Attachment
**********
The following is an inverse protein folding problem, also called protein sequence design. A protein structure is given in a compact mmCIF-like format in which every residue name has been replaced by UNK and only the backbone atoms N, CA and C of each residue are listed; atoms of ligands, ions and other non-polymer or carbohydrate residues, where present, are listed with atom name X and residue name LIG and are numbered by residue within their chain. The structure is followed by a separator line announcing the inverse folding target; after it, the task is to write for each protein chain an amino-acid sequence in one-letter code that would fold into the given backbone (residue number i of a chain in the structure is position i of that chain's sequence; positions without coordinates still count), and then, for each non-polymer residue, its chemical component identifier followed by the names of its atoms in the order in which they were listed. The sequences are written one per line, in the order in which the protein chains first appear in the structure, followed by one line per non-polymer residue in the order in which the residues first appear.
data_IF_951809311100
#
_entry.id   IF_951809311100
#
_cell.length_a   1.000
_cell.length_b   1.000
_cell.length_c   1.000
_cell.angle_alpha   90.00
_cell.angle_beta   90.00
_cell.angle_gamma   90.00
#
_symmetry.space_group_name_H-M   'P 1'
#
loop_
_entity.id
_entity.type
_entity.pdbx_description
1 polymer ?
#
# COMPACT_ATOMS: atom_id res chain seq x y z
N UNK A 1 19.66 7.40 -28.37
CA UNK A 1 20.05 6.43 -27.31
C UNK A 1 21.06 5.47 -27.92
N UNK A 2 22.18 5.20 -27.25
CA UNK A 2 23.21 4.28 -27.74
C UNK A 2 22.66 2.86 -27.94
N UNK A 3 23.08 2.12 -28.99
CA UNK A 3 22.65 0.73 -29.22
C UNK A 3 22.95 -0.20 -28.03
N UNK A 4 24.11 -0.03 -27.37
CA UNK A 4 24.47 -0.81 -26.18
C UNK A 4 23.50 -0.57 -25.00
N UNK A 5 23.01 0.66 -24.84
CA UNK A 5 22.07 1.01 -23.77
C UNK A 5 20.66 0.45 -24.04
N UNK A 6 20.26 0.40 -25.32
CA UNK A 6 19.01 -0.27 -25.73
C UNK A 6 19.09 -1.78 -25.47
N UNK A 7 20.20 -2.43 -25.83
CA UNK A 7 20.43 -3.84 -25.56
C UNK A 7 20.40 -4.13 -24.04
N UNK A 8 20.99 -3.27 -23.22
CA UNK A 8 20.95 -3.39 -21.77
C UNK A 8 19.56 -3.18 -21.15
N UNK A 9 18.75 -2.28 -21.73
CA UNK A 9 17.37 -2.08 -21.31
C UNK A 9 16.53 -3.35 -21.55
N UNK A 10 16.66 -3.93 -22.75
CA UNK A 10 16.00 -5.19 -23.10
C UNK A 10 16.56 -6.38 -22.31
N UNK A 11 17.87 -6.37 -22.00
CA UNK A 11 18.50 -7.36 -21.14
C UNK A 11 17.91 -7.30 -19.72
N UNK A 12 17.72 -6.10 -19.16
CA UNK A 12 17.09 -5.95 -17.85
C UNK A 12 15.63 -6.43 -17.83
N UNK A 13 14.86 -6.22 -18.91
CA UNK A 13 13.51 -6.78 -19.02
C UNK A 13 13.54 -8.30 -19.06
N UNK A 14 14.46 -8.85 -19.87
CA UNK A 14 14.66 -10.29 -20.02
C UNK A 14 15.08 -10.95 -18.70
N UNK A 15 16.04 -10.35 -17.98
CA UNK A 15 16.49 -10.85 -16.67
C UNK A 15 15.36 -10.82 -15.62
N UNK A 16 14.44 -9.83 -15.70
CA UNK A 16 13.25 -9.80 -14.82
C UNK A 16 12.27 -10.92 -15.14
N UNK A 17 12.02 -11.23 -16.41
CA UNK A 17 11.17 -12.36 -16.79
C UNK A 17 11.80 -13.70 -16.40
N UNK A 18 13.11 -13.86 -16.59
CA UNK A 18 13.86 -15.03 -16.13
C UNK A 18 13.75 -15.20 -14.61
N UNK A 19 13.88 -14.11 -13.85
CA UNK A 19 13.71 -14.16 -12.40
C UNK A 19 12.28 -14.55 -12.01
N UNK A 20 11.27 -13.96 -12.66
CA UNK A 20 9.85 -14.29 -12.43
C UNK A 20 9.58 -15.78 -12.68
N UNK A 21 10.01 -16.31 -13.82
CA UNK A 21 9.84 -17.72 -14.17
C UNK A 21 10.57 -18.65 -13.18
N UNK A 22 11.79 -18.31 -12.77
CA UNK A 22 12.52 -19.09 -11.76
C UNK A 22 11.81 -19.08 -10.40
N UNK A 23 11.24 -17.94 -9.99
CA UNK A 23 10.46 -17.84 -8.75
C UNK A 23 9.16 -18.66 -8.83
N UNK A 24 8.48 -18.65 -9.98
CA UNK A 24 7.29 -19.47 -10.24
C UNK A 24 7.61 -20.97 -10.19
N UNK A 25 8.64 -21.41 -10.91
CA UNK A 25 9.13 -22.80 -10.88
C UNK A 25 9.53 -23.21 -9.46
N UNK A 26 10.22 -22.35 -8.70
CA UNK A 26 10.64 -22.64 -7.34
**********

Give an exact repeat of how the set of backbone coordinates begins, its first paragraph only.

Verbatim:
The following is an inverse protein folding problem, also called protein sequence design. A protein structure is given in a compact mmCIF-like format in which every residue name has been replaced by UNK and only the backbone atoms N, CA and C of each residue are listed; atoms of ligands, ions and other non-polymer or carbohydrate residues, where present, are listed with atom name X and residue name LIG and are numbered by residue within their chain. The structure is followed by a separator line announcing the inverse folding target; after it, the task is to write for each protein chain an amino-acid sequence in one-letter code that would fold into the given backbone (residue number i of a chain in the structure is position i of that chain's sequence; positions without coordinates still count), and then, for each non-polymer residue, its chemical component identifier followed by the names of its atoms in the order in which they were listed. The sequences are written one per line, in the order in which the protein chains first appear in the structure, followed by one line per non-polymer residue in the order in which the residues first appear.